Leafing through (couldn't resist) the menu at Oheka Castle, Huntington, NY, because we plan to go to Long Island this September, I came across rather perfect Fall foods ...

This sandwich is apparently sold all-year round or else they never change their menu on their Website.  And when you think about it, why not?  We are limiting ourselves with a once-a-year dinner.  Do we only eat hot dogs 4th of July, Memorial and Labor Days?  Tsk.  I think not.

THANKSGIVING DAY SANDWICH ingredients
Oven-baked turkey (substitute with deli turkey,) bacon and baby greens (both questionable in my mind) cranberry compote, stuffing, apple-cinnamon vinaigrette on cranberry-walnut bread. 

Having happened on it at the Ragin' Cajun and liking it very much, I became a fan of Corn and Crab Chowder.  So much so that I searched for half an hour trying to find the chowder or soupy part of this dish to make my own.  Making it is problematic as the recipes I ran across all called for such as "two cups heavy cream" or as that's known colloquially as "Death By Big Spoon."

There is one new ingredient that surprised me though -

CORN AND CRAB CHOWDER a la Oheka Castle Bar and Restaurant
Grilled corn, lump crabmeat, Yukon Gold potatoes, chipotle and a chive oil drizzle. 

Chunks of chipotle?  Chipotle juice?  Powdered chipotle?  It wasn't specified.  I'll just have to order it when we're there.  Ah, the sacrifices... (snort)



Monday, July 17, 2017

So Precious!

Cheerios: bagel seeds   Water: snowman blood   Milk: cereal sauce

Can't you see some proud parent cooing about their kid's sophistication and all-around cuteness?

TU boredpanda.com



Sunday, July 16, 2017

Burratta - First Cousin to Caprice

We are hoping to go to Long Island sometime in September to see Richie's side of the family.  Naturally I wondered if there were any new restaurants since our last visit.

One I noted is called "Swallow" and the name alone was ... distasteful.  I leave it to your own imaginations to supply the reason.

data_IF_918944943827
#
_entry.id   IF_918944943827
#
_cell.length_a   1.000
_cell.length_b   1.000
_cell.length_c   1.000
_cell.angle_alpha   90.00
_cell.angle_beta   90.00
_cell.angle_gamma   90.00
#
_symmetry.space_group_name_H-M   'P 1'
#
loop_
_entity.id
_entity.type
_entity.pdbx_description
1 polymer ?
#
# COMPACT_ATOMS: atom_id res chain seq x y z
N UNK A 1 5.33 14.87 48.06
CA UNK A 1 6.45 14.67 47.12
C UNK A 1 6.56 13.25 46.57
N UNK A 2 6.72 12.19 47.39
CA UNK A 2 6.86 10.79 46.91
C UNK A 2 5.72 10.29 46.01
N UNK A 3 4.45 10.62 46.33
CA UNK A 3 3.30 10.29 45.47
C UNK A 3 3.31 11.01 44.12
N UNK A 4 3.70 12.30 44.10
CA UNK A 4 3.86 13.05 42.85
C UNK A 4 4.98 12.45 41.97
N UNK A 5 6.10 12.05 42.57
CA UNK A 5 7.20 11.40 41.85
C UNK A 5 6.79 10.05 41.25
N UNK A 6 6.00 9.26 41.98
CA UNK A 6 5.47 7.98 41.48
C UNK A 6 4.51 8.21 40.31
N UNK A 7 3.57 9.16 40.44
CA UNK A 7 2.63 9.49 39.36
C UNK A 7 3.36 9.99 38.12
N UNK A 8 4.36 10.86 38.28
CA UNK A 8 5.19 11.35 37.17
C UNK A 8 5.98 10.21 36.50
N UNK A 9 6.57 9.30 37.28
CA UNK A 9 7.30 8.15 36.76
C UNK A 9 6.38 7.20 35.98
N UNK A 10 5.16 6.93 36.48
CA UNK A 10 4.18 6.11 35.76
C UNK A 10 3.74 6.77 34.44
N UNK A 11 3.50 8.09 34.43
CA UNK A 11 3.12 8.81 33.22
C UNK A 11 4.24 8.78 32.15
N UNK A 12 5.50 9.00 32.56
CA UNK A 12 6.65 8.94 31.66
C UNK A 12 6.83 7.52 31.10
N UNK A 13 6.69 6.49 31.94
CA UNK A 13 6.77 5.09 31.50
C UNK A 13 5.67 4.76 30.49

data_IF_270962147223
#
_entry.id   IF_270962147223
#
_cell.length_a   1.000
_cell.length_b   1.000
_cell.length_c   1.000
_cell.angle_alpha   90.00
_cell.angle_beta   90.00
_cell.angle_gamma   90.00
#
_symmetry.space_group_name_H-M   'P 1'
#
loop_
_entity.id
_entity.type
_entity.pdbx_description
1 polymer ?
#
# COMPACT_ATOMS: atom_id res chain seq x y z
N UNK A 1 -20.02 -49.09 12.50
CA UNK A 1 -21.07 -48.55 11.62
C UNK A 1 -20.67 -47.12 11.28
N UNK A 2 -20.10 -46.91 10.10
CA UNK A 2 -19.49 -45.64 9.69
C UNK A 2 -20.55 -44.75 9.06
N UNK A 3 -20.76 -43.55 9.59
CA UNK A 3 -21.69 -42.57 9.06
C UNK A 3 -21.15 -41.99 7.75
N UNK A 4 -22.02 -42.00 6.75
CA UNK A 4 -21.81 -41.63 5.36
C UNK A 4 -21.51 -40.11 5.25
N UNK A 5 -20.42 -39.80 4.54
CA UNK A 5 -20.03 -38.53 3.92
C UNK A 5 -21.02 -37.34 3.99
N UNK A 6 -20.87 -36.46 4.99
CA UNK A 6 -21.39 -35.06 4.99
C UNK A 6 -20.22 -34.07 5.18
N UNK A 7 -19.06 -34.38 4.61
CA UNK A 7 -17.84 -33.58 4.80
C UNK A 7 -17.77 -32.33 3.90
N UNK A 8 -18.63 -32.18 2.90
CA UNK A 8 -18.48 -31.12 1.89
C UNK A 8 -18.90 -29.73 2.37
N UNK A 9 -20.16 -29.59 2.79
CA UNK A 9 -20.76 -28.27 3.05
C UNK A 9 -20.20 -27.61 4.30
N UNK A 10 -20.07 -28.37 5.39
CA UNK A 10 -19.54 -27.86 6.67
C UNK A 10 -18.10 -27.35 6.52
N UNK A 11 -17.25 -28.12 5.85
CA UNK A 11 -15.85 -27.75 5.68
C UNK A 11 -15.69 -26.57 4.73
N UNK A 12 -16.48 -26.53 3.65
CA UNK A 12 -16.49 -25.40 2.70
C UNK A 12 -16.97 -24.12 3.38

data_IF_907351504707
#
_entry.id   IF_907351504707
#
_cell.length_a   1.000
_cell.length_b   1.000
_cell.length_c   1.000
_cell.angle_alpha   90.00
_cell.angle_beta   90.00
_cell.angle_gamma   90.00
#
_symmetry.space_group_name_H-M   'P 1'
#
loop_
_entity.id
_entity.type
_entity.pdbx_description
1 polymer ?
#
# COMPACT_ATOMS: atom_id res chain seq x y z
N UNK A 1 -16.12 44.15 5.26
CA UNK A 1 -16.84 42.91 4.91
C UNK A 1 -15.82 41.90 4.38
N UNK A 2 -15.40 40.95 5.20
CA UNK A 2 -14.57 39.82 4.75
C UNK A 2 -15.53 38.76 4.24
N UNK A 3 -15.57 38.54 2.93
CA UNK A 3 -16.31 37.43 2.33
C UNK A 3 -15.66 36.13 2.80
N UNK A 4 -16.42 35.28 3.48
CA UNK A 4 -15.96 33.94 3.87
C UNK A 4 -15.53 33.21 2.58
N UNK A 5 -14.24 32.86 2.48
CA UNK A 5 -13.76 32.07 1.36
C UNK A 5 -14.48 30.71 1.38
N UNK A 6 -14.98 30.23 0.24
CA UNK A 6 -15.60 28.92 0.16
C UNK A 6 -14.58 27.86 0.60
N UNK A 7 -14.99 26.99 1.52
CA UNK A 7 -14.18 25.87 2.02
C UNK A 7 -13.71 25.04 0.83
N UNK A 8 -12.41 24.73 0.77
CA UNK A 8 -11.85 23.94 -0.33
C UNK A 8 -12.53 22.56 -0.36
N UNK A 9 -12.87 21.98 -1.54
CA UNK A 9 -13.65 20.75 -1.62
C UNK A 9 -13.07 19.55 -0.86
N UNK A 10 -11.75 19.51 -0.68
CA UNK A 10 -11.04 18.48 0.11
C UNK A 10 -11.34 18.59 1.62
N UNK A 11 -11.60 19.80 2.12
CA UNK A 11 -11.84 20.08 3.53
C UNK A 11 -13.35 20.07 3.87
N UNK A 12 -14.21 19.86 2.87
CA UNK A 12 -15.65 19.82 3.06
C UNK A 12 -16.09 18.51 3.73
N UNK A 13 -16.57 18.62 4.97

One of the dishes on their menu is described as "Burratta" with Granny Smith apples, walnuts, sopressata and a bourbon cider "gastrique." Having no idea what either was, I hied myself to our friend Google. 

Burratta, in addition to being cheese curds cooked in water and covered in mozzarella so that there is a shell-type exterior and a creamy interior, is also the name of a dish which has a combination of cooked vegetables  and Burratta.

We had dinner at Charlie's the other night and the special was "Burratta" and our server said it was a combination of cherry tomatoes, basil strips and Burratta.  Richie ordered it.  To my jaundiced eyes it looked like a really tired Caprice which is fresh tomato slices, with a round of mozzarella on top of the tomatoes, garnished with a fresh basil leaf and drizzled with olive oil.  Come to find out, all of the ingredients in Richie's order had been sauteed in olive oil, no doubt accounting for it's fatigued look. 

Still, they are cousins since they both have the same DNA.  They were just raised differently.

But what's a "gastrique"?  It's a reduction  of a fruit for the juice and vinegar.  So I supposed Swallow's gastrique would be considered a reduction of an apple and the bourbon substitutes for the vinegar.  We'll never know.  I'm not about to eat in a place named "Swallow." 

Saturday, July 15, 2017

Summer Reading

You don't have to be at the beach or a pool to enjoy a "summer read" which is defined as "not a taxing read - like The History of Algebra" or something similarly dry.